Linux newb.
A while ago I ran Ubuntu from a usb to test out some stuff. I now need Ubuntu so wanted to install it properly.
On windows 7 I deleted the partition that would’ve contained Ubuntu (only one without nstf) and then tried resizing my C: drive to make space for Ubunutu.
I then had to restart my pc. When I did it loaded to grub rescue. I haven’t been able to figure this out from here.
I got Ubuntu running on the usb again but can’t get the partitioning to work right (I think)
I can’t lose my windows data and want dual boot.
Help please. 🙂

Grub repaired after W10 update, but now W10 won’t boot

I have W10/Ubuntu 18 dual boot, both systems on one SSD (booting BIOS, not UEFI) Recent W10 update messed up my partitions and I got grub rescue screen. I was able to fix it with recovering linux partition using parted rescue. After that I was able to boot, selected W10 and it successfully finished the update process. After that I was able to boot int Ubuntu, but with a slight issue – “No symbol table”

I run

sudo grub-install /dev/sda sudo update-grub 

It fixed the linux boot, but now when I select my W10 from grub menu it just reboots and back to the grub menu.

Here is my disk partitions:

~$   sudo parted /dev/sda print Model: ATA Samsung SSD 850 (scsi) Disk /dev/sda: 256GB Sector size (logical/physical): 512B/512B Partition Table: msdos Disk Flags:   Number  Start   End    Size    Type      File system     Flags  1      1049kB  106MB  105MB   primary   ntfs  2      106MB   144GB  144GB   primary   ntfs            boot  3      144GB   144GB  543MB   primary   ntfs            diag  4      144GB   256GB  112GB   extended  6      144GB   248GB  104GB   logical   ext4  5      248GB   256GB  8210MB  logical   linux-swap(v1) 

My W10 is number 3, which I confirm by ls (hd0,msdos2)/ in grub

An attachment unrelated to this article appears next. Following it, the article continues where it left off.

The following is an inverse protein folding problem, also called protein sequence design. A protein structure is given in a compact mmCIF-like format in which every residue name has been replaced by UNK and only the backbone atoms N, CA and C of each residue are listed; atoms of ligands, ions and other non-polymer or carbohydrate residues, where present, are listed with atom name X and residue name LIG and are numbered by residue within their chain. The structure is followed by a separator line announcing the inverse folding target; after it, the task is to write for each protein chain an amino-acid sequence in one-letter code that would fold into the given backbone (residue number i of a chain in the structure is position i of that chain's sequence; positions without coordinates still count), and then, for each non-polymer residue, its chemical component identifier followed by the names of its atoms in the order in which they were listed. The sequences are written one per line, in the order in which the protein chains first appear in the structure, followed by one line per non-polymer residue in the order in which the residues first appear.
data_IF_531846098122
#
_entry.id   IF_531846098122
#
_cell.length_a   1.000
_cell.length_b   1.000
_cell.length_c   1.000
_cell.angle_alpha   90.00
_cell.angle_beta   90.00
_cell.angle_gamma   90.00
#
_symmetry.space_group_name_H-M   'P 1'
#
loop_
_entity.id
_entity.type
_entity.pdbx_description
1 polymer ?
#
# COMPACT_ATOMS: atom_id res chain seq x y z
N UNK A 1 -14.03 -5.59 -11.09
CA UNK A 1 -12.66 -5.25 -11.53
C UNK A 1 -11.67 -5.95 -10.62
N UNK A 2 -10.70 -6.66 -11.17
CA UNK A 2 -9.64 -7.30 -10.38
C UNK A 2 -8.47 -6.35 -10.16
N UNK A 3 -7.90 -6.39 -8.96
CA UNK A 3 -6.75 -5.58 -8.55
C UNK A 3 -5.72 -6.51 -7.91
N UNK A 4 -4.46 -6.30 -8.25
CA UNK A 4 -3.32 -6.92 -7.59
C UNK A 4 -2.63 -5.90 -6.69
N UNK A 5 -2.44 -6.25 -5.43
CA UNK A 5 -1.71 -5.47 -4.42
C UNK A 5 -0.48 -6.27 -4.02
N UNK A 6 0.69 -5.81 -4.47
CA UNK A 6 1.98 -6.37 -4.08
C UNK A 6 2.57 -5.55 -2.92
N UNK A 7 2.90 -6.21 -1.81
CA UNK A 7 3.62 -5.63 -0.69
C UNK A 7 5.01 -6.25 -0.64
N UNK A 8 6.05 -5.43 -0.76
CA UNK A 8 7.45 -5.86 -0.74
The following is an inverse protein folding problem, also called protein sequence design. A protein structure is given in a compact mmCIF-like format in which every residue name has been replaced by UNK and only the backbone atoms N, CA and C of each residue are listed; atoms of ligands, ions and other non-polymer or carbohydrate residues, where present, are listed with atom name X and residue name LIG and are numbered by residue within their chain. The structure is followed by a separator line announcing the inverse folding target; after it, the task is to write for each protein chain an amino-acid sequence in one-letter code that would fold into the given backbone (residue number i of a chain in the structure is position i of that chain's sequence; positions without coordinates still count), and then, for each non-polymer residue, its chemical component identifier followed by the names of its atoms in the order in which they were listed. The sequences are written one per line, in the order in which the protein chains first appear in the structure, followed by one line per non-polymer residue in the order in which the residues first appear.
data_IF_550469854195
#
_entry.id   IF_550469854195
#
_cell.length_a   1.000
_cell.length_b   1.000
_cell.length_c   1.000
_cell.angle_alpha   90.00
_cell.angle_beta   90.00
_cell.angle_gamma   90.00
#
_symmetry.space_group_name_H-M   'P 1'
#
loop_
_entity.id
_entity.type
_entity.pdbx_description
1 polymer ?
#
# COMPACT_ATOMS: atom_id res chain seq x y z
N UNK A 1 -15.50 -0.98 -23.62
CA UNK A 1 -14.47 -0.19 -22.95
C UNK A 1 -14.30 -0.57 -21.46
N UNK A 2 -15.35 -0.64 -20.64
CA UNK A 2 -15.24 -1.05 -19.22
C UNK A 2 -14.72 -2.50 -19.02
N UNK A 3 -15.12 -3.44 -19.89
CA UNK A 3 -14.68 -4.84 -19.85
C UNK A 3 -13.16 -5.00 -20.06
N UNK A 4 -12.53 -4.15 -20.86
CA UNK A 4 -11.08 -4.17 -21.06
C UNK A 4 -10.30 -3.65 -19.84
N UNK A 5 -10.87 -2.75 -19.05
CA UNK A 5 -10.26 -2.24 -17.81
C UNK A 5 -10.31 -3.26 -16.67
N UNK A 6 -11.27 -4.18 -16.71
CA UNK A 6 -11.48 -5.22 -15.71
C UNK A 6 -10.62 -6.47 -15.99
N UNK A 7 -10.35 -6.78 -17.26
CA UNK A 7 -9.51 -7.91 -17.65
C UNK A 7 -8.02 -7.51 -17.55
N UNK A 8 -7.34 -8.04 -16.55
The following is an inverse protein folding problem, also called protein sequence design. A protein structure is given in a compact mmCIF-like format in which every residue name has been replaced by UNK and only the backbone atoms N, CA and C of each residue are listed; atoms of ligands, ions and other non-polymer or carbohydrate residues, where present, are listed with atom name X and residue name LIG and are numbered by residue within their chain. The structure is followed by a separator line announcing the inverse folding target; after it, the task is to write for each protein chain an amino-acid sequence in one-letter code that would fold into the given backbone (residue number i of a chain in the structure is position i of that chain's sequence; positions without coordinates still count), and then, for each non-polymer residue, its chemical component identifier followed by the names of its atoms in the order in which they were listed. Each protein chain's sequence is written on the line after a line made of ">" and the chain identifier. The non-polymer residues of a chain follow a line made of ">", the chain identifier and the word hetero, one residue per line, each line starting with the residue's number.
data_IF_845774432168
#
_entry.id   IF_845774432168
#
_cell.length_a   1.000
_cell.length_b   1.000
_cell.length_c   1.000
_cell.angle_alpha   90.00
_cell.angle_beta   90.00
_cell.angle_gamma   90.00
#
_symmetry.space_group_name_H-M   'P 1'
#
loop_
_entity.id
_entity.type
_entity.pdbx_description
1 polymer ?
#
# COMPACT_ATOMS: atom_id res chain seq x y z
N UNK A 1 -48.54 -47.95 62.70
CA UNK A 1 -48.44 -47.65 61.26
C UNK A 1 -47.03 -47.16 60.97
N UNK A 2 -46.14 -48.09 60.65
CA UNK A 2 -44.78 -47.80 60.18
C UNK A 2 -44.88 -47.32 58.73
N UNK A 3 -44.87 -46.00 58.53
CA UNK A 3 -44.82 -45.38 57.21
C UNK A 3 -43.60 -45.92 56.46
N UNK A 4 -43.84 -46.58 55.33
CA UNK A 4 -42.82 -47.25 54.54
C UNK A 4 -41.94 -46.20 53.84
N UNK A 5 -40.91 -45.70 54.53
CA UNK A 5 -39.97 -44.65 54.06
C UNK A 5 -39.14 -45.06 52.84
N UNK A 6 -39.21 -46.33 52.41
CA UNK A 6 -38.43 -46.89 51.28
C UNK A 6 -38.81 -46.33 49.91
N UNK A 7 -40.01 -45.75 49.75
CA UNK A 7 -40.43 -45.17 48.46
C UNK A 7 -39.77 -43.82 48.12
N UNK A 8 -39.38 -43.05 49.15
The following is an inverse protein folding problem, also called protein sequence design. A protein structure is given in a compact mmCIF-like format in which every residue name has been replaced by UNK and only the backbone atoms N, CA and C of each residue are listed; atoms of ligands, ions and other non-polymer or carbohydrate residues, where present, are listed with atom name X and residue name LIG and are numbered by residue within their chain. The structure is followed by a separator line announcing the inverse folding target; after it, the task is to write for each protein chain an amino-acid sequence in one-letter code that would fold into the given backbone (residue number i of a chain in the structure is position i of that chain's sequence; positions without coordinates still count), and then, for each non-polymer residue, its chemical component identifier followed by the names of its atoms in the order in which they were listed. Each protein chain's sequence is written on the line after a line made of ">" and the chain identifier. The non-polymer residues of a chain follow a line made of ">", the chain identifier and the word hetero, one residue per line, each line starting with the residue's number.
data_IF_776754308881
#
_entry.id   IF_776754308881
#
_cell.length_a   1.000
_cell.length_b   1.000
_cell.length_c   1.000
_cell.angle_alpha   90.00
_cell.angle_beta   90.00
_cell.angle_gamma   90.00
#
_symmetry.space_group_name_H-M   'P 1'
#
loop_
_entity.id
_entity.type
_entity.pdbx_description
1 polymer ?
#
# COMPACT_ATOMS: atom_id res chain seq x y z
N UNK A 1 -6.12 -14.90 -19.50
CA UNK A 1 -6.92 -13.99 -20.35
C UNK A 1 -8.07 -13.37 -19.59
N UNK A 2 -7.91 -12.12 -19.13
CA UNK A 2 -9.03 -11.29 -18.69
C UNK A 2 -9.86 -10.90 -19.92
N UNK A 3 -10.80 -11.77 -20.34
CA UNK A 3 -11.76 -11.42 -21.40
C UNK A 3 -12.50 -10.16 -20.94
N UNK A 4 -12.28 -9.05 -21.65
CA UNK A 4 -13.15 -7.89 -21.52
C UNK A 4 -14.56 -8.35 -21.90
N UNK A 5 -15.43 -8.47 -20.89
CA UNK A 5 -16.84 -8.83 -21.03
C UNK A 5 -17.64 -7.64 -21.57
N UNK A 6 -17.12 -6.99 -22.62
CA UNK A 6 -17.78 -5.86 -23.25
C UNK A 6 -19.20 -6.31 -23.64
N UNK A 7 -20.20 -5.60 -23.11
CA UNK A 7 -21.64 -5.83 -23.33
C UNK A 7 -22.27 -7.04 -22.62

What I see in the grub.cfg for W10 section:

menuentry 'Windows 10 (on /dev/sda1)' --class windows --class os $  menuentry_id_option 'osprober-chain-68349BA7349B7732' {         savedefault         insmod part_msdos         insmod ntfs         set root='hd0,msdos1'         if [ x$  feature_platform_search_hint = xy ]; then           search --no-floppy --fs-uuid --set=root --hint-bios=hd0,msdos1 --hint-efi=hd0,msdos1 --hint-baremetal=ahci0,msdos1  68349BA7349B7732         else           search --no-floppy --fs-uuid --set=root 68349BA7349B7732         fi         parttool $  {root} hidden-         drivemap -s (hd0) $  {root}         chainloader +1 } 

That seems to be wrong as it points to hd0,msdos1 the small reserved partition, the UUID of W10 partition is 86CA9C8FCA9C7CDD and it is hd0,msdos2 (/dev/sda2)

I tried to re-run os-prober and update-grub, but nothing changes. Please help me to recover my W10 booting from grub menu, thanks in advance.

Not able to boot into windows

I installed ubuntu along side my windows 10, and it is booting directly to windows. So i ran bcdedit /set {bootmgr} path \EFI\ubuntu\grubx64.efi. Then grub menu showed up with 3 options

  1. ubuntu
  2. ubuntu advanced options
  3. Windows Boot manager

Now I’m able to select ubuntu but selecting windows boot manager is bringing me back to the grub menu itself. I am not able to goto windows.

I ran boot repair in ubuntu and same problems persists and here is the link to its report https://paste.ubuntu.com/p/SPJZrDFkJS/.